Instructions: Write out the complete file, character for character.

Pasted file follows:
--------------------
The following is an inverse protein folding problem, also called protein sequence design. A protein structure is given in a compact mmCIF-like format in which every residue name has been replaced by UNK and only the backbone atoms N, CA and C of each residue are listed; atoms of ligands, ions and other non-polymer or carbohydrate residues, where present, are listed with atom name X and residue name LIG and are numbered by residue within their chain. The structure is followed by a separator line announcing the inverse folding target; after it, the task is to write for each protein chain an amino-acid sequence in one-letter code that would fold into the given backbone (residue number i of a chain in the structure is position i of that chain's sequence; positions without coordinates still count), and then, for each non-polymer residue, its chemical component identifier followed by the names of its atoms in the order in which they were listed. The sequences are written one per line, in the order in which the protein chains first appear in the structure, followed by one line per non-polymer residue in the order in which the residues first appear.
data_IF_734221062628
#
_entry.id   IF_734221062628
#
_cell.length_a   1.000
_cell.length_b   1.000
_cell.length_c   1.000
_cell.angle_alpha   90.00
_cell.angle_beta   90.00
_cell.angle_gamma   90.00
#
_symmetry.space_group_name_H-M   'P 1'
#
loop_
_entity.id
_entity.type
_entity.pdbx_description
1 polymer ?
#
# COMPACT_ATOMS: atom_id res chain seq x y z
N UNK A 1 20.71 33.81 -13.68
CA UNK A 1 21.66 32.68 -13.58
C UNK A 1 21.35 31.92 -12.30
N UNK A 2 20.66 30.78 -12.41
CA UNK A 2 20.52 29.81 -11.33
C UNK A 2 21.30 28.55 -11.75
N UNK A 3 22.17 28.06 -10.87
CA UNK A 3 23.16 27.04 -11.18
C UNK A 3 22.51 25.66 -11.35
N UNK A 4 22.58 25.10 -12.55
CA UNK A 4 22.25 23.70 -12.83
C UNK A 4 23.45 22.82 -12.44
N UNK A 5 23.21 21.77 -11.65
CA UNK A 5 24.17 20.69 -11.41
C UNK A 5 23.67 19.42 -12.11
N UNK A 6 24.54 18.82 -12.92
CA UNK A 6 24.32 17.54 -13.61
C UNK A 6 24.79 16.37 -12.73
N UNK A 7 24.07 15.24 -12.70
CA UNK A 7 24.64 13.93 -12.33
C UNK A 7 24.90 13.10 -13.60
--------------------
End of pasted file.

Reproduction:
The following is an inverse protein folding problem, also called protein sequence design. A protein structure is given in a compact mmCIF-like format in which every residue name has been replaced by UNK and only the backbone atoms N, CA and C of each residue are listed; atoms of ligands, ions and other non-polymer or carbohydrate residues, where present, are listed with atom name X and residue name LIG and are numbered by residue within their chain. The structure is followed by a separator line announcing the inverse folding target; after it, the task is to write for each protein chain an amino-acid sequence in one-letter code that would fold into the given backbone (residue number i of a chain in the structure is position i of that chain's sequence; positions without coordinates still count), and then, for each non-polymer residue, its chemical component identifier followed by the names of its atoms in the order in which they were listed. The sequences are written one per line, in the order in which the protein chains first appear in the structure, followed by one line per non-polymer residue in the order in which the residues first appear.
data_IF_734221062628
#
_entry.id   IF_734221062628
#
_cell.length_a   1.000
_cell.length_b   1.000
_cell.length_c   1.000
_cell.angle_alpha   90.00
_cell.angle_beta   90.00
_cell.angle_gamma   90.00
#
_symmetry.space_group_name_H-M   'P 1'
#
loop_
_entity.id
_entity.type
_entity.pdbx_description
1 polymer ?
#
# COMPACT_ATOMS: atom_id res chain seq x y z
N UNK A 1 20.71 33.81 -13.68
CA UNK A 1 21.66 32.68 -13.58
C UNK A 1 21.35 31.92 -12.30
N UNK A 2 20.66 30.78 -12.41
CA UNK A 2 20.52 29.81 -11.33
C UNK A 2 21.30 28.55 -11.75
N UNK A 3 22.17 28.06 -10.87
CA UNK A 3 23.16 27.04 -11.18
C UNK A 3 22.51 25.66 -11.35
N UNK A 4 22.58 25.10 -12.55
CA UNK A 4 22.25 23.70 -12.83
C UNK A 4 23.45 22.82 -12.44
N UNK A 5 23.21 21.77 -11.65
CA UNK A 5 24.17 20.69 -11.41
C UNK A 5 23.67 19.42 -12.11
N UNK A 6 24.54 18.82 -12.92
CA UNK A 6 24.32 17.54 -13.61
C UNK A 6 24.79 16.37 -12.73
N UNK A 7 24.07 15.24 -12.70
CA UNK A 7 24.64 13.93 -12.33
C UNK A 7 24.90 13.10 -13.60